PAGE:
Claimant also called Dr. Morris Segal, a surgeon with a background in head injury treatment, who testified that in his opinion the deceased had sustained a subdural hematoma, that eventually the hematoma became infected, and turned into an empyema and this was the cause of death. He stated that a trauma to the head was the only way the subdural hematoma could have developed.

The records of the hospital which included a history of the decedent's alleged accident, were also received in evidence over objection.

To rebut the testimony of the experts called by the claimant, appellants called Dr. Melvin N. Wood, the neurosurgeon who operated on the decedent and cared for him during his second admission to the hospital. Dr. Wood testified that the cause of death was a subdural empyema, but he was not able to say with medical

[ 447 Pa. Page 563]

    certainty what caused the condition, although he noted there was tenderness on an area of the skull, and he stated that it was possible, but not probable, that a head trauma could have precipitated Mr. Cody's death. Appellants also called Dr. Zung Pah Woo, a pathologist who did a large part of the autopsy protocol. Dr. Woo was also unable to say with medical certainty what caused the empyema, but could not discount the fact that a trauma could have caused the condition.

On the basis of this evidence, the referee granted the contested award to Mrs. Cody.

From the foregoing, it can readily be seen the finding of the compensation referee and the board that Cody suffered a compensable accident was necessarily bottomed on the testimony of Cody's widow and the Cody family physician as to what Cody related to them. The appellants contend this evidence was incompetent as hearsay and was erroneously considered by the fact finders over their objection.

We agree with the appellants that the testimony of the claimant-widow and the family physician as to the statements made to them by the decedent concerning the accident was not admissible as res gestae.

The law as it relates to the res gestae or spontaneous exclamation exception to the hearsay rule can be briefly summarized as follows. A res gestae declaration is a spontaneous utterance by an individual whose mind has suddenly been made subject to an overpowering emotion caused by some unexpected and shocking act or occurrence. Allen v. Mack, 345 Pa. 407, 28 A.2d 783 (1942). The utterance is generated by, or springs out of the act, and the words are in a sense part of the act itself. Haas v. Kasnot, 371 Pa. 580, 92 A.2d 171 (1952). Hence, the exciting events actually speak through the "verbal acts" of the declarant. The words, which are in the nature of this emotional impulsive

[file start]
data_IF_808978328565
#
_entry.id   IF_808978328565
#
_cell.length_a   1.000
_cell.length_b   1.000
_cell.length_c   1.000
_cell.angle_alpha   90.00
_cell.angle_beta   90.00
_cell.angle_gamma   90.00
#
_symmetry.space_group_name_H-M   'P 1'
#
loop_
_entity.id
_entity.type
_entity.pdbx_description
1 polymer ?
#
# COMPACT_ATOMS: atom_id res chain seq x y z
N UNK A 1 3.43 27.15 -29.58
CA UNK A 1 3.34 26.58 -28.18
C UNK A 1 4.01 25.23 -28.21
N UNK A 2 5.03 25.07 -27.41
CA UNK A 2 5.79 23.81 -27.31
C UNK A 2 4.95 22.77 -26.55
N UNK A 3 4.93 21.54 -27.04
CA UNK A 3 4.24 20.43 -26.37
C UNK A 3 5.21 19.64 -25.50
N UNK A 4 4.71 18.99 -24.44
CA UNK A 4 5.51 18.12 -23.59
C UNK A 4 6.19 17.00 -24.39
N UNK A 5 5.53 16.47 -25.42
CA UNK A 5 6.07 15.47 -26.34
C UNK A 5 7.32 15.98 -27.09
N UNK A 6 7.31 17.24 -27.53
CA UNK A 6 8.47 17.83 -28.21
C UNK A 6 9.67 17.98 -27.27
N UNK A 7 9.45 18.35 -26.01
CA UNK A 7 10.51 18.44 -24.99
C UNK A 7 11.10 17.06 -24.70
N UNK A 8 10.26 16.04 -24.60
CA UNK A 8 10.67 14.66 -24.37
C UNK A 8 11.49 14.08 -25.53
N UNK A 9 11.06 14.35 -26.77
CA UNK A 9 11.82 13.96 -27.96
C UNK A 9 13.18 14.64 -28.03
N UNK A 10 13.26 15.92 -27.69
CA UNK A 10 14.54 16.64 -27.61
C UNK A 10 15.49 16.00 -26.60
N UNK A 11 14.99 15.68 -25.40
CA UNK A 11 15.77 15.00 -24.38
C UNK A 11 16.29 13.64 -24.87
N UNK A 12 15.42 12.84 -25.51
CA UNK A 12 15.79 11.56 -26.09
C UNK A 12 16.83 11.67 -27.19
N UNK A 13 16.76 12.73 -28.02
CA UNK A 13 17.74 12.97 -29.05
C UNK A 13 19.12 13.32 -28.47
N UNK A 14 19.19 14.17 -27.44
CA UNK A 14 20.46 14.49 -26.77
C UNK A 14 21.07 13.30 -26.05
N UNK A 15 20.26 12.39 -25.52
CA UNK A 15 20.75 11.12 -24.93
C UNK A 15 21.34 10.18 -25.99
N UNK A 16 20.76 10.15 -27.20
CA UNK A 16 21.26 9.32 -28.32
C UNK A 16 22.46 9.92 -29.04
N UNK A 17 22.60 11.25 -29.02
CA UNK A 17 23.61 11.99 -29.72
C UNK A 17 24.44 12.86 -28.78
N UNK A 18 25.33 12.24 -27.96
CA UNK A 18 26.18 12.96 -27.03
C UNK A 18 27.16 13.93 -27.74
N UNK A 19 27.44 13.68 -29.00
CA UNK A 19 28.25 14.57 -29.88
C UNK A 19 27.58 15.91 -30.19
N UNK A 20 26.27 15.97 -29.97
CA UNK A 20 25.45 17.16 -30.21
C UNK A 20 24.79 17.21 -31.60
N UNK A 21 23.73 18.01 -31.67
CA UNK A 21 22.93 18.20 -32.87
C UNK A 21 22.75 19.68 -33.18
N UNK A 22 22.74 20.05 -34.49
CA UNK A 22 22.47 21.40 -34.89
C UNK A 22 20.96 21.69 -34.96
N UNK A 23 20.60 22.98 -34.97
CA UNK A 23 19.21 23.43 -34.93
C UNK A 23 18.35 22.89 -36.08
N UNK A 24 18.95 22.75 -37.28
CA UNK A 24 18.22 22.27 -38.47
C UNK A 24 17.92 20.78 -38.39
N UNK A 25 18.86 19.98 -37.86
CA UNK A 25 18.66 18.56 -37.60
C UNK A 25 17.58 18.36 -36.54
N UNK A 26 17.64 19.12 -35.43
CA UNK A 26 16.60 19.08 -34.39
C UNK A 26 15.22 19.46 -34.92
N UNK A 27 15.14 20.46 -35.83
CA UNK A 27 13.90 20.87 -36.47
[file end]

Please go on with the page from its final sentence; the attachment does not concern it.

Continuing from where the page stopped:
[ 447 Pa. Page 564]

    outburst, must be in the same continuous transaction with the acts, thus they are in a sense integrated into the acts. Weshalek v. Weshalek, 379 Pa. 544, 109 A.2d 302 (1954); Commonwealth v. Dessus, 214 Pa. Superior Ct. 347, 257 A.2d 867 (1969); Wilf v. Philadelphia Modeling and Charm School, Inc., 205 Pa. Superior Ct. 196, 208 A.2d 294 (1965); Smith v. State Workmen's Insurance Fund, 140 Pa. Superior Ct. 602, 14 A.2d 554 (1940). The utterance must be near in time to the occurrence*fn1 and to insure trustworthiness it normally must be spoken to one of the first persons seen by the declarant after the act. Ceccato v. Union Collieries Co., 141 Pa. Superior Ct. 440, 15 A.2d 401 (1940); Watson v. A. M. Byers Co., 140 Pa. Superior Ct. 245, 14 A.2d 201 (1940); Heite v. Vare Construction Co., 129 Pa. Superior Ct. 204, 195 A. 437 (1937). The basis for the admission of the utterance is its spontaneity, thus all utterances which do not display the mandated instinctive naturalness must be excluded for fear that the words will emanate in whole or in part from the declarant's reflective faculties. The declaration must be spoken under conditions which insure that it is not the result of premeditation, consideration or design, and it cannot be in the form of a narration or attempted explanation of past events, thus the process of the intellect cannot have had an opportunity to be set in motion. Commonwealth v. Cheeks, 423 Pa. 67, 223 A.2d 291 (1966); Weshalek v. Weshalek, supra; Haas v. Kasnot, supra. The exciting event, closely followed by the spontaneous exclamation emanating from the event,